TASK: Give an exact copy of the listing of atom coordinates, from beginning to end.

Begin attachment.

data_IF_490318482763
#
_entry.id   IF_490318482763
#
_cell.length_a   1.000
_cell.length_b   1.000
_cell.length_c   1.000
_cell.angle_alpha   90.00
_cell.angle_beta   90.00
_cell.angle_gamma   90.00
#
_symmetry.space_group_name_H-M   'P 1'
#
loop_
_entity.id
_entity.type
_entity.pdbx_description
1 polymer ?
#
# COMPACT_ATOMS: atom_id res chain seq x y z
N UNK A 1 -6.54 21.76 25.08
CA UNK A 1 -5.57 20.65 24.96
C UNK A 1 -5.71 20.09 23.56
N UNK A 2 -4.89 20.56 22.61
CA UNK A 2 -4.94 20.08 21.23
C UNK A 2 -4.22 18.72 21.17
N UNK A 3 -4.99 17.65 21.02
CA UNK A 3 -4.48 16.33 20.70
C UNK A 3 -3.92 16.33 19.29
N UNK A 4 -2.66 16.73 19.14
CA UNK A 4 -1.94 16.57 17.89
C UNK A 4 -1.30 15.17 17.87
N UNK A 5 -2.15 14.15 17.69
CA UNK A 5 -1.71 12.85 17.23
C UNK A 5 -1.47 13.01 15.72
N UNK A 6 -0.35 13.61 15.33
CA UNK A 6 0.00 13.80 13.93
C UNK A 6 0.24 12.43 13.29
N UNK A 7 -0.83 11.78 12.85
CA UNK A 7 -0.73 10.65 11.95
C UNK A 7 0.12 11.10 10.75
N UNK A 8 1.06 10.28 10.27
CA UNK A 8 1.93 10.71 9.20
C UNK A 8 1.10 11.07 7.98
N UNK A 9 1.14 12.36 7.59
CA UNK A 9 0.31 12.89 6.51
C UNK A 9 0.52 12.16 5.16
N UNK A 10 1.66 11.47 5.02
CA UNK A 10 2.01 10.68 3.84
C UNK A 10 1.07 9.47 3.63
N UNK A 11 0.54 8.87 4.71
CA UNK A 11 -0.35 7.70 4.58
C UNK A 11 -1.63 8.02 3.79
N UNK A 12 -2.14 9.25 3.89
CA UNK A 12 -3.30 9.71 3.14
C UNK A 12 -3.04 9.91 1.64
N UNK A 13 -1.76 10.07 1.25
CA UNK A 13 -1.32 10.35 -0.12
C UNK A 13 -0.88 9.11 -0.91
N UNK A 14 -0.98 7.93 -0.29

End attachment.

data_IF_490318482763
#
_entry.id   IF_490318482763
#
_cell.length_a   1.000
_cell.length_b   1.000
_cell.length_c   1.000
_cell.angle_alpha   90.00
_cell.angle_beta   90.00
_cell.angle_gamma   90.00
#
_symmetry.space_group_name_H-M   'P 1'
#
loop_
_entity.id
_entity.type
_entity.pdbx_description
1 polymer ?
#
# COMPACT_ATOMS: atom_id res chain seq x y z
N UNK A 1 -6.54 21.76 25.08
CA UNK A 1 -5.57 20.65 24.96
C UNK A 1 -5.71 20.09 23.56
N UNK A 2 -4.89 20.56 22.61
CA UNK A 2 -4.94 20.08 21.23
C UNK A 2 -4.22 18.72 21.17
N UNK A 3 -4.99 17.65 21.02
CA UNK A 3 -4.48 16.33 20.70
C UNK A 3 -3.92 16.33 19.29
N UNK A 4 -2.66 16.73 19.14
CA UNK A 4 -1.94 16.57 17.89
C UNK A 4 -1.30 15.17 17.87
N UNK A 5 -2.15 14.15 17.69
CA UNK A 5 -1.71 12.85 17.23
C UNK A 5 -1.47 13.01 15.72
N UNK A 6 -0.35 13.61 15.33
CA UNK A 6 0.00 13.80 13.93
C UNK A 6 0.24 12.43 13.29
N UNK A 7 -0.83 11.78 12.85
CA UNK A 7 -0.73 10.65 11.95
C UNK A 7 0.12 11.10 10.75
N UNK A 8 1.06 10.28 10.27
CA UNK A 8 1.93 10.71 9.20
C UNK A 8 1.10 11.07 7.98
N UNK A 9 1.14 12.36 7.59
CA UNK A 9 0.31 12.89 6.51
C UNK A 9 0.52 12.16 5.16
N UNK A 10 1.66 11.47 5.02
CA UNK A 10 2.01 10.68 3.84
C UNK A 10 1.07 9.47 3.63
N UNK A 11 0.54 8.87 4.71
CA UNK A 11 -0.35 7.70 4.58
C UNK A 11 -1.63 8.02 3.79
N UNK A 12 -2.14 9.25 3.89
CA UNK A 12 -3.30 9.71 3.14
C UNK A 12 -3.04 9.91 1.64
N UNK A 13 -1.76 10.07 1.25
CA UNK A 13 -1.32 10.35 -0.12
C UNK A 13 -0.88 9.11 -0.91
N UNK A 14 -0.98 7.93 -0.29